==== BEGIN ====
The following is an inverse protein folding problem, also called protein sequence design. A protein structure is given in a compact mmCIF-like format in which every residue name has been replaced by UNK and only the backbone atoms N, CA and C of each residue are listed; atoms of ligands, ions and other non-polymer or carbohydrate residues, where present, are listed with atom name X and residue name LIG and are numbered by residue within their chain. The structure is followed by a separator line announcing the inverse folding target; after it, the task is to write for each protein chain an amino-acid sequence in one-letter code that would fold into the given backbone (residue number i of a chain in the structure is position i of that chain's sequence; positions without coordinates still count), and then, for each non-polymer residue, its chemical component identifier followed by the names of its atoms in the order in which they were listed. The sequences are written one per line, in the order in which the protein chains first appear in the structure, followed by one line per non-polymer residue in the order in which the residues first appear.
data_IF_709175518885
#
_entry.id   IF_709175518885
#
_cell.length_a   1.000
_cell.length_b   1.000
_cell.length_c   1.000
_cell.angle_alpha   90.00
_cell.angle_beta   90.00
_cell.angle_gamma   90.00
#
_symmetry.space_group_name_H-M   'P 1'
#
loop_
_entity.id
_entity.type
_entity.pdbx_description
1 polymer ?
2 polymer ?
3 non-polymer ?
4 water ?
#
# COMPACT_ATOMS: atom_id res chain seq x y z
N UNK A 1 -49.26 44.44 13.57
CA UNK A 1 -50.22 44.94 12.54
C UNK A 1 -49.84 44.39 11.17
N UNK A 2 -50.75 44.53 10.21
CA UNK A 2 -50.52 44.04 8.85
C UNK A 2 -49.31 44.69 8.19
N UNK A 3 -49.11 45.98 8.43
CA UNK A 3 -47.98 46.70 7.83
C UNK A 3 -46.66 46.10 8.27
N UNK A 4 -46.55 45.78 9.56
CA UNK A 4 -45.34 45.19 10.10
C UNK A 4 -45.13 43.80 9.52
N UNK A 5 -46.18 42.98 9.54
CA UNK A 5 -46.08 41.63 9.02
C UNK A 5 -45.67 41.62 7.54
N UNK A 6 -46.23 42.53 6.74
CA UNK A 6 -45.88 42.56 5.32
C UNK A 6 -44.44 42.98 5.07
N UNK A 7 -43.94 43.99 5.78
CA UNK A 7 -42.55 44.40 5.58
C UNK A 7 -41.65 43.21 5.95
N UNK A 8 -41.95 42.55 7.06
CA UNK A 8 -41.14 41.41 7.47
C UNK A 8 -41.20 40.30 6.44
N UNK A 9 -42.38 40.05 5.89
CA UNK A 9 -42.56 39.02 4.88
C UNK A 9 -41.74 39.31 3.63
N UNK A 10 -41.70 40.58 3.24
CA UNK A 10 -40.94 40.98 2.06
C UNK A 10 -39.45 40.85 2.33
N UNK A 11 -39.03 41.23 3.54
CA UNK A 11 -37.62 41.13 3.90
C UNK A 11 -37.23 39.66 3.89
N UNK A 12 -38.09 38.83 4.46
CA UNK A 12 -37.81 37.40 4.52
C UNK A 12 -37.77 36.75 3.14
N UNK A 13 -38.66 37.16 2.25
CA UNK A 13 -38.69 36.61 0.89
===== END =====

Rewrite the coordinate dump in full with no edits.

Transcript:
The following is an inverse protein folding problem, also called protein sequence design. A protein structure is given in a compact mmCIF-like format in which every residue name has been replaced by UNK and only the backbone atoms N, CA and C of each residue are listed; atoms of ligands, ions and other non-polymer or carbohydrate residues, where present, are listed with atom name X and residue name LIG and are numbered by residue within their chain. The structure is followed by a separator line announcing the inverse folding target; after it, the task is to write for each protein chain an amino-acid sequence in one-letter code that would fold into the given backbone (residue number i of a chain in the structure is position i of that chain's sequence; positions without coordinates still count), and then, for each non-polymer residue, its chemical component identifier followed by the names of its atoms in the order in which they were listed. The sequences are written one per line, in the order in which the protein chains first appear in the structure, followed by one line per non-polymer residue in the order in which the residues first appear.
data_IF_709175518885
#
_entry.id   IF_709175518885
#
_cell.length_a   1.000
_cell.length_b   1.000
_cell.length_c   1.000
_cell.angle_alpha   90.00
_cell.angle_beta   90.00
_cell.angle_gamma   90.00
#
_symmetry.space_group_name_H-M   'P 1'
#
loop_
_entity.id
_entity.type
_entity.pdbx_description
1 polymer ?
2 polymer ?
3 non-polymer ?
4 water ?
#
# COMPACT_ATOMS: atom_id res chain seq x y z
N UNK A 1 -49.26 44.44 13.57
CA UNK A 1 -50.22 44.94 12.54
C UNK A 1 -49.84 44.39 11.17
N UNK A 2 -50.75 44.53 10.21
CA UNK A 2 -50.52 44.04 8.85
C UNK A 2 -49.31 44.69 8.19
N UNK A 3 -49.11 45.98 8.43
CA UNK A 3 -47.98 46.70 7.83
C UNK A 3 -46.66 46.10 8.27
N UNK A 4 -46.55 45.78 9.56
CA UNK A 4 -45.34 45.19 10.10
C UNK A 4 -45.13 43.80 9.52
N UNK A 5 -46.18 42.98 9.54
CA UNK A 5 -46.08 41.63 9.02
C UNK A 5 -45.67 41.62 7.54
N UNK A 6 -46.23 42.53 6.74
CA UNK A 6 -45.88 42.56 5.32
C UNK A 6 -44.44 42.98 5.07
N UNK A 7 -43.94 43.99 5.78
CA UNK A 7 -42.55 44.40 5.58
C UNK A 7 -41.65 43.21 5.95
N UNK A 8 -41.95 42.55 7.06
CA UNK A 8 -41.14 41.41 7.47
C UNK A 8 -41.20 40.30 6.44
N UNK A 9 -42.38 40.05 5.89
CA UNK A 9 -42.56 39.02 4.88
C UNK A 9 -41.74 39.31 3.63
N UNK A 10 -41.70 40.58 3.24
CA UNK A 10 -40.94 40.98 2.06
C UNK A 10 -39.45 40.85 2.33
N UNK A 11 -39.03 41.23 3.54
CA UNK A 11 -37.62 41.13 3.90
C UNK A 11 -37.23 39.66 3.89
N UNK A 12 -38.09 38.83 4.46
CA UNK A 12 -37.81 37.40 4.52
C UNK A 12 -37.77 36.75 3.14
N UNK A 13 -38.66 37.16 2.25
CA UNK A 13 -38.69 36.61 0.89